Bio-ethanol is one of the candidates for automotive alternative fuels. For reduction of carbon dioxide emissions, it is important to investigate its optimum combustion procedure. This study has explored effect of ethanol fuels on HCCI-SI hybrid combustion using dual fuel injection (DFI). Steady and transient characteristics of the HCCI-SI hybrid combustion were evaluated using a single cylinder engine and a four-cylinder engine equipped with two port injectors and a direct injector. The experimental results indicated that DFI has the potential for optimizing ignition timing of HCCI combustion and for suppressing knock in SI combustion under fixed compression ratio. The HCCI-SI hybrid combustion using DFI achieved increasing efficiency compared to conventional SI combustion.
Technical Paper

Development of a Magnetic Coupling Water Pump for a Four-Stroke 50cm3 Scooter Engine

2002-03-04
2002-01-0858
In the development of a magnetic-coupling water pump, the pulling-out (disengagement) of a coupling that led to the stopping of an impeller was a concern. Upon analysis of the behavior of the magnetic coupling, presence of two types of the pulling-out was found, that is, the pulling-out resulting from a lack of transfer torque in the high-speed revolutions and the pulling-out due to the resonance of an inner magnet and an outer magnet. Main factors that affect the pulling-out are the angular velocity input to the drive side, the moment of inertia of the driven side, characteristics of the magnetic coupling, and a damping from coolant. Using a measurement and simulation of the behavior of the water pump, factors were analyzed and the process of pulling-out was clarified. As a result, design specifications that prevented the pulling-out were established.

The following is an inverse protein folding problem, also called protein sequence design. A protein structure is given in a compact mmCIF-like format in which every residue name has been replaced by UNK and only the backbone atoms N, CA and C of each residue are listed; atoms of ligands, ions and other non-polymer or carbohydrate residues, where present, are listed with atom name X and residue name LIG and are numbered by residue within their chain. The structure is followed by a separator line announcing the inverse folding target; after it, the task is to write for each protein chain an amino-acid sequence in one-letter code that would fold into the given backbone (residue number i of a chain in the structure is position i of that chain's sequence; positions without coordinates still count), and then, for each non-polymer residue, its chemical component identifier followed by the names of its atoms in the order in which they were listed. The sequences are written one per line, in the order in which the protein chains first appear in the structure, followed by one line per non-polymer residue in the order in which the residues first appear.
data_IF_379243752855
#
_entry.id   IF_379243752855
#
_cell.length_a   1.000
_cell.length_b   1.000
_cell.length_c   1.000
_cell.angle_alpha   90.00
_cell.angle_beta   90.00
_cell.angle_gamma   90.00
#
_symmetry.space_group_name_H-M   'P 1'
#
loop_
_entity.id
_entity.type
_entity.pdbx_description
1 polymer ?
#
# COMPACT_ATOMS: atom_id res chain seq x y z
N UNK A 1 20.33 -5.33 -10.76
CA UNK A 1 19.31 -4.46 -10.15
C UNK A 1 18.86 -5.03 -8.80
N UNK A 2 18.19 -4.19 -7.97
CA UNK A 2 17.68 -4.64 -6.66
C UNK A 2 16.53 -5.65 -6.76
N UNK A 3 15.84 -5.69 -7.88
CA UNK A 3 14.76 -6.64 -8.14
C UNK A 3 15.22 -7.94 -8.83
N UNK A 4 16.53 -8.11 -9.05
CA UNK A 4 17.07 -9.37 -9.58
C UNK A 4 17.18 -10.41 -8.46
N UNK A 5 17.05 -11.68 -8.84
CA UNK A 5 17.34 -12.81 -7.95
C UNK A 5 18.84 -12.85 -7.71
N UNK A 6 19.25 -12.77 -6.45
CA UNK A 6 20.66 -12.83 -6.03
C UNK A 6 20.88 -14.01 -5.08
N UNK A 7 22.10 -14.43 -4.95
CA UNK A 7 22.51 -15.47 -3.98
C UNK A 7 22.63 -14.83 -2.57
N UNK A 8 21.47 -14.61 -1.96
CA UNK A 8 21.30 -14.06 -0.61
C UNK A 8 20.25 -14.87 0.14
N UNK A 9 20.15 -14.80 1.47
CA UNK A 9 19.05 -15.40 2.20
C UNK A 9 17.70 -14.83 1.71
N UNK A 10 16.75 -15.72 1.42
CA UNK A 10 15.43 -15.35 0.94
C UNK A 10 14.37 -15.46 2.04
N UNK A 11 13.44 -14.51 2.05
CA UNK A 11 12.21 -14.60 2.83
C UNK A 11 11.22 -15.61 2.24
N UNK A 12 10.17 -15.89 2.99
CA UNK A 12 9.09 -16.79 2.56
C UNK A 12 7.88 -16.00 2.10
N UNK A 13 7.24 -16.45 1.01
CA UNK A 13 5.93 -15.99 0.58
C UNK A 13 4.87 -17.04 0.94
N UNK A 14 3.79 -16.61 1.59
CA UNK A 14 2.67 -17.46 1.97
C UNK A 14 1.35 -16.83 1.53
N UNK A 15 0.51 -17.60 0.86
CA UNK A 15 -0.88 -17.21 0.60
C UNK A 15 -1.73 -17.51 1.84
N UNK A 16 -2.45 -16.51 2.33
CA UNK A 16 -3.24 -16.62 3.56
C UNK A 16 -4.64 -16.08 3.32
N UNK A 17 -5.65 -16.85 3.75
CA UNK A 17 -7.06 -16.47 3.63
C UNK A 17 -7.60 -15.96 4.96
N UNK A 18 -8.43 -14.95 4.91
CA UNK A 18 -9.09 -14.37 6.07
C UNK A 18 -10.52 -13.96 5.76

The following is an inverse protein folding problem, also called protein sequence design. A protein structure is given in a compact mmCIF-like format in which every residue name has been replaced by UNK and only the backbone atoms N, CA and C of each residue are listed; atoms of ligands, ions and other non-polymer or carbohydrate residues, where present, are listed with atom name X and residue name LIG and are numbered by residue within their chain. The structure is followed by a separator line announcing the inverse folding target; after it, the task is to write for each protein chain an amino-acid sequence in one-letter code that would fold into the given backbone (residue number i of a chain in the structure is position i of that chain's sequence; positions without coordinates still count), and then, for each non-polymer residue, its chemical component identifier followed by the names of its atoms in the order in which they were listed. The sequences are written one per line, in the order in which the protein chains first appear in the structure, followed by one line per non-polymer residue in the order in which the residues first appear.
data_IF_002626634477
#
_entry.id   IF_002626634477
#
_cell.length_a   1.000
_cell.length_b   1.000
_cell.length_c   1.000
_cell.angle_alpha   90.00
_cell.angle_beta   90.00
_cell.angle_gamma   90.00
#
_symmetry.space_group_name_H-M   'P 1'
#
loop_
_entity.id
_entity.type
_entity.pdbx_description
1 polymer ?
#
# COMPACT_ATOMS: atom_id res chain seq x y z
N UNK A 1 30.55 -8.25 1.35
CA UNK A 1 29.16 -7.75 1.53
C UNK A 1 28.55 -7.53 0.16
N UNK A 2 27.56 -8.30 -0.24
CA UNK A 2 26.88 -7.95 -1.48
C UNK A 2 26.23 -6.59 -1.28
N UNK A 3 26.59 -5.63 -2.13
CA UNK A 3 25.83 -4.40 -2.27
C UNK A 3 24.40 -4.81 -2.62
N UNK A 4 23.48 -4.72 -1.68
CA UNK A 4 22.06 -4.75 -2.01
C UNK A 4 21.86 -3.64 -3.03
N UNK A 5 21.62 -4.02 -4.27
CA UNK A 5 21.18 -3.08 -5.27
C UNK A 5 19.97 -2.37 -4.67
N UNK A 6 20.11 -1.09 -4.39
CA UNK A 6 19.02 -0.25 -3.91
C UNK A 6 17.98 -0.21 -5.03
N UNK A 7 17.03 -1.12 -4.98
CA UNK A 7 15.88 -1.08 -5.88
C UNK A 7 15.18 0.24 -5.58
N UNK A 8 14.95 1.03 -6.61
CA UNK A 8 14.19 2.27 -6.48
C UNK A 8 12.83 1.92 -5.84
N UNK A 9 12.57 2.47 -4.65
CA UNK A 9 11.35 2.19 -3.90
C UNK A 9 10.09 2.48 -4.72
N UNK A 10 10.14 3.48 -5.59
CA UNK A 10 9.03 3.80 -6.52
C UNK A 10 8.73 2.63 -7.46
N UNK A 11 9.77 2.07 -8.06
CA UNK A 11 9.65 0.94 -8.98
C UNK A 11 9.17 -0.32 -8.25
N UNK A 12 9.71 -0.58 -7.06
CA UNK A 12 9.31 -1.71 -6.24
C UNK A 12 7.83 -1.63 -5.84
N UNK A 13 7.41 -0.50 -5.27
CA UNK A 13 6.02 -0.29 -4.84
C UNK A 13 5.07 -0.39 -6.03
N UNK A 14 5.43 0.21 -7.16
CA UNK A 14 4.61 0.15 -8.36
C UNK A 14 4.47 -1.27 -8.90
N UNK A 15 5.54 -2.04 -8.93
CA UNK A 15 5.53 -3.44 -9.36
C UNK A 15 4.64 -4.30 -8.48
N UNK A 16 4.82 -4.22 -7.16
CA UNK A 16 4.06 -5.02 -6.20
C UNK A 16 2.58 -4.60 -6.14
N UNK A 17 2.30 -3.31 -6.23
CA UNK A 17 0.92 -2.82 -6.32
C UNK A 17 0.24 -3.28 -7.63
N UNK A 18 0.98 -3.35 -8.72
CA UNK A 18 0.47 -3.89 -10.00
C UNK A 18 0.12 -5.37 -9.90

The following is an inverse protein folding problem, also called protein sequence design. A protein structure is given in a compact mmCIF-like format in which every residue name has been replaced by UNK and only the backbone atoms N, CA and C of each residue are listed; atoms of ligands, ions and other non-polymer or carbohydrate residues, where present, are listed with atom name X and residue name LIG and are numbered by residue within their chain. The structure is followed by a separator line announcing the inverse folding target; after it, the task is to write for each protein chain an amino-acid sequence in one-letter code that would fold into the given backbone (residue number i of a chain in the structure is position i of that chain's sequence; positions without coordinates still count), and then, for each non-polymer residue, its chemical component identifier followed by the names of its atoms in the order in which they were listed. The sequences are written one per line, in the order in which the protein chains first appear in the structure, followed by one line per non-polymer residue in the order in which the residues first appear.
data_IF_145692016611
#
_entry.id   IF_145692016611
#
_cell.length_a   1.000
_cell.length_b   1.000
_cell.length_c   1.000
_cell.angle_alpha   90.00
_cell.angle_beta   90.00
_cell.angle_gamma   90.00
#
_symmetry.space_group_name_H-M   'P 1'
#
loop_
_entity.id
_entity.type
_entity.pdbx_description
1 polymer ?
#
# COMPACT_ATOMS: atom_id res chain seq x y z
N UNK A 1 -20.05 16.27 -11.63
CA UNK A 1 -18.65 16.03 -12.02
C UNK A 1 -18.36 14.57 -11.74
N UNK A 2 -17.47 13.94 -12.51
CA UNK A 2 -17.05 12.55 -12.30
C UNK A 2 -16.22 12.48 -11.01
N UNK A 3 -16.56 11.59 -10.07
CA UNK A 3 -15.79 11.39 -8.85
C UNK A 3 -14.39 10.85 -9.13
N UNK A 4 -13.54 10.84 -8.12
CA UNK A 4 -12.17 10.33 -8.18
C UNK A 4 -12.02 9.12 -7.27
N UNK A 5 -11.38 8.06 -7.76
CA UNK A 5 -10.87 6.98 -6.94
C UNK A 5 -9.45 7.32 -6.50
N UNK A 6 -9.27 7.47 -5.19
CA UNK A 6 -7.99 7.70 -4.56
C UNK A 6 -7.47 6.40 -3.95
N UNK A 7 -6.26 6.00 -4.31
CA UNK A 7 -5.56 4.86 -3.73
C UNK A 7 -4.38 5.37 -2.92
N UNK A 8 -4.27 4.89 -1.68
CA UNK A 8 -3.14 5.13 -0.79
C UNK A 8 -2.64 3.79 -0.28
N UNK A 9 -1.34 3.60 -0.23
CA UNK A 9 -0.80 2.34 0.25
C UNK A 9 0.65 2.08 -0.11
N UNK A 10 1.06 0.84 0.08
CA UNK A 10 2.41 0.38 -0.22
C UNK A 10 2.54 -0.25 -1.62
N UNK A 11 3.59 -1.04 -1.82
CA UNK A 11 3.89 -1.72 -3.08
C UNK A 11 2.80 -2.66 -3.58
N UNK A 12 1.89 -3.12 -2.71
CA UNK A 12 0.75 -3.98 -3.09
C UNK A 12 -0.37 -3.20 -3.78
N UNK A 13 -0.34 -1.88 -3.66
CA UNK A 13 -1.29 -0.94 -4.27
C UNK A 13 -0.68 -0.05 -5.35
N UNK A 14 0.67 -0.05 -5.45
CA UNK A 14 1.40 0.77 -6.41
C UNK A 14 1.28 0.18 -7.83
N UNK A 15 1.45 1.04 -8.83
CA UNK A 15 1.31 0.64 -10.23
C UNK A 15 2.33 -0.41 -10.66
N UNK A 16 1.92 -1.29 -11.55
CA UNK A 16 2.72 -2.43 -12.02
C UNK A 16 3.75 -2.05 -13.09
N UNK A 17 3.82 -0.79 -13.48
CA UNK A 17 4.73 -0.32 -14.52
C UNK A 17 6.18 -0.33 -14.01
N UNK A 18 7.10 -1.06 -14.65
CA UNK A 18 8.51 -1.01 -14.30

Technical Paper

69 Development of Gear Train Behavioral Analysis Technologies Considering Non-linear Elements

2002-10-29
2002-32-1838